- Kevin Seifert, NFL Nation
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Rather than make major personnel changes on defense after last season's 579-yard playoff debacle against the San Francisco 49ers, the Green Bay Packers are instead counting on the development of several young players whose efforts in 2012 were incomplete at best. Atop that list is linebacker Nick Perry, who was a part-time player in the first six games of his rookie season before missing the rest because of knee and wrist injuries.
As a result, Perry was on my list of players to inquire about earlier this month at Packers minicamp. The bad news was that he was still wearing a brace on his left wrist, which he had surgery on last November. But he was participating throughout minicamp and coach Mike McCarthy said he is expected to be at full strength by the start of training camp.
The good news: Outside linebackers coach Kevin Greene, who last year detailed for us the long road Perry had in front of him as he transitioned from defensive end, rained effusive praise when asked about his development.
"He looks different," Greene said. "He moves different to me. He moves with more sense of urgency and purpose. His eyes are different. His gaze is different. I can just look at his face and look at in his eyes and know he's not happy with what transpired last year and he's determined not to let that happen again this year."
Perry played only 198 snaps in six games before his injuries, a modest average of about 33 (or roughly half) per game. But in looking back to that relatively short stint, Greene said he felt confident Perry had made progress -- most notably in the unfamiliar realm of pass coverage.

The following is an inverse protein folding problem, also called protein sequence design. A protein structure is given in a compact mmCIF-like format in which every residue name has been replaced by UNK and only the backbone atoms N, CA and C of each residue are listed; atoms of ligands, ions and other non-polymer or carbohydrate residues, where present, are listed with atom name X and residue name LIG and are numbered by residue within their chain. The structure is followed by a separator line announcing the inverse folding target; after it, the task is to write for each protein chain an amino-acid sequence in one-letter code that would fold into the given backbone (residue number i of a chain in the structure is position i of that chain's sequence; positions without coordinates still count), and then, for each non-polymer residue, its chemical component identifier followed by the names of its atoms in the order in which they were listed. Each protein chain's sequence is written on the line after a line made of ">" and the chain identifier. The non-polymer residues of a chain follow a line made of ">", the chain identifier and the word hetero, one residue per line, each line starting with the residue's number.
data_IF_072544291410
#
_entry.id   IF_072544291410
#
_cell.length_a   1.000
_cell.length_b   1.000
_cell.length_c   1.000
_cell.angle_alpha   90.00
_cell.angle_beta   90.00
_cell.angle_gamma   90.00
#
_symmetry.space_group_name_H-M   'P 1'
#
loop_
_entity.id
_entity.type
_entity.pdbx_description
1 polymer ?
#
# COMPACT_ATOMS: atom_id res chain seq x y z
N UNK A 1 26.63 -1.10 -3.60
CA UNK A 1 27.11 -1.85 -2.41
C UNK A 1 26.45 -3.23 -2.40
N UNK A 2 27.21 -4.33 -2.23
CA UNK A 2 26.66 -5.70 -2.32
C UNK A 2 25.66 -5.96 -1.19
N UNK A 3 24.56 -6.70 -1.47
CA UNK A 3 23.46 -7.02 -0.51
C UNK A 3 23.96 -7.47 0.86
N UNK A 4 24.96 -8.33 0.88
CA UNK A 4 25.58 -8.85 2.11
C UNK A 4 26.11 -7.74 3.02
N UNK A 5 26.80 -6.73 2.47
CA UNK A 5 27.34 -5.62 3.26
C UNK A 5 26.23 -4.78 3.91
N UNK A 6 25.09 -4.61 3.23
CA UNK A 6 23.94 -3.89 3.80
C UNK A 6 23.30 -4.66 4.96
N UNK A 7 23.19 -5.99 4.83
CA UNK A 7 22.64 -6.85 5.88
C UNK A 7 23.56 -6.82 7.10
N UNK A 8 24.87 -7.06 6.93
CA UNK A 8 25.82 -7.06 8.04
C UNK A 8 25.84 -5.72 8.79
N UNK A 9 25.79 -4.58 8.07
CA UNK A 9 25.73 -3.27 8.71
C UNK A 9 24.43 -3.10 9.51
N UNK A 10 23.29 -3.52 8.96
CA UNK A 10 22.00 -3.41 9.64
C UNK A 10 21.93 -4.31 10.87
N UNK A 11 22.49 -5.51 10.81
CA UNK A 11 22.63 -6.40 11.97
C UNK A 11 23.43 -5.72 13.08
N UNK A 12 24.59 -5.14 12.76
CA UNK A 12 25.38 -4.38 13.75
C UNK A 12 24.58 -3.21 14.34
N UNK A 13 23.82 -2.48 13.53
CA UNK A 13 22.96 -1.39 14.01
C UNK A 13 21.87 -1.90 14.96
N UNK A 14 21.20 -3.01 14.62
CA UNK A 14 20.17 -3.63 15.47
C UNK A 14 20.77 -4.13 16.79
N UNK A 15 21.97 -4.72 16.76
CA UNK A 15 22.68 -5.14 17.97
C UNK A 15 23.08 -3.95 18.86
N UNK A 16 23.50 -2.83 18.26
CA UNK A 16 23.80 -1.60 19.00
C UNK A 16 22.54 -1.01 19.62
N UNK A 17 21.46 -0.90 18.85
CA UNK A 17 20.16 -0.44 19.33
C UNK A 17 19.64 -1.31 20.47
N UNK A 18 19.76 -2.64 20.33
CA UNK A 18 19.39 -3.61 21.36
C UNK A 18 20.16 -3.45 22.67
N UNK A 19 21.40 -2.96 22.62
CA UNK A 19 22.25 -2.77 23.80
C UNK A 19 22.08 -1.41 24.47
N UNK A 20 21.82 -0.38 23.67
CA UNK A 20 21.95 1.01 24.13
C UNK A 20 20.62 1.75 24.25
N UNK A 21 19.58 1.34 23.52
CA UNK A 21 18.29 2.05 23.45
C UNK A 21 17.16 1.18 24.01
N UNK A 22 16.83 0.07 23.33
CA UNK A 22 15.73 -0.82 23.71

Greene pointed to the Week 5 game against the Indianapolis Colts as evidence. Perry, of course, had one sack in that game and lost another due to penalty. But what caught Greene's eye was an effort in pass defense against Colts receiver Reggie Wayne.
"He carried Reggie Wayne vertical up the field in a Cover 2 concept and it was as good as I can coach it," Greene said. "He carries an All-Pro vertical up the seam in a hip-trail position. That tells me: You know what, he can do everything coverage-wise. He progressed during his time last year as a player."
Proficiency in pass coverage will keep Perry on the field in 2013. But his pass rush and speed on the edge are why the Packers drafted him last season and how he can best help them address the issues that surfaced in the playoffs. Greene sees them as all part of a larger picture.
"This position takes a little time to settle into," he said. "It's hard to come out of the gate at this position because there's so much involved with the eyes. Nick is going to get better with more time on the job. That's the bottom line. He's got to be in the cleats. Smelling the grass. Having fun. Opening his eyes. Making good plays. Building confidence. And that's just the natural progression of a player."
Rather than make major personnel changes on defense after last season's 579-yard playoff debacle against the San Francisco 49ers, the Green Bay Packers are instead counting on the development of several young players whose efforts in 2012 were incomplete at best.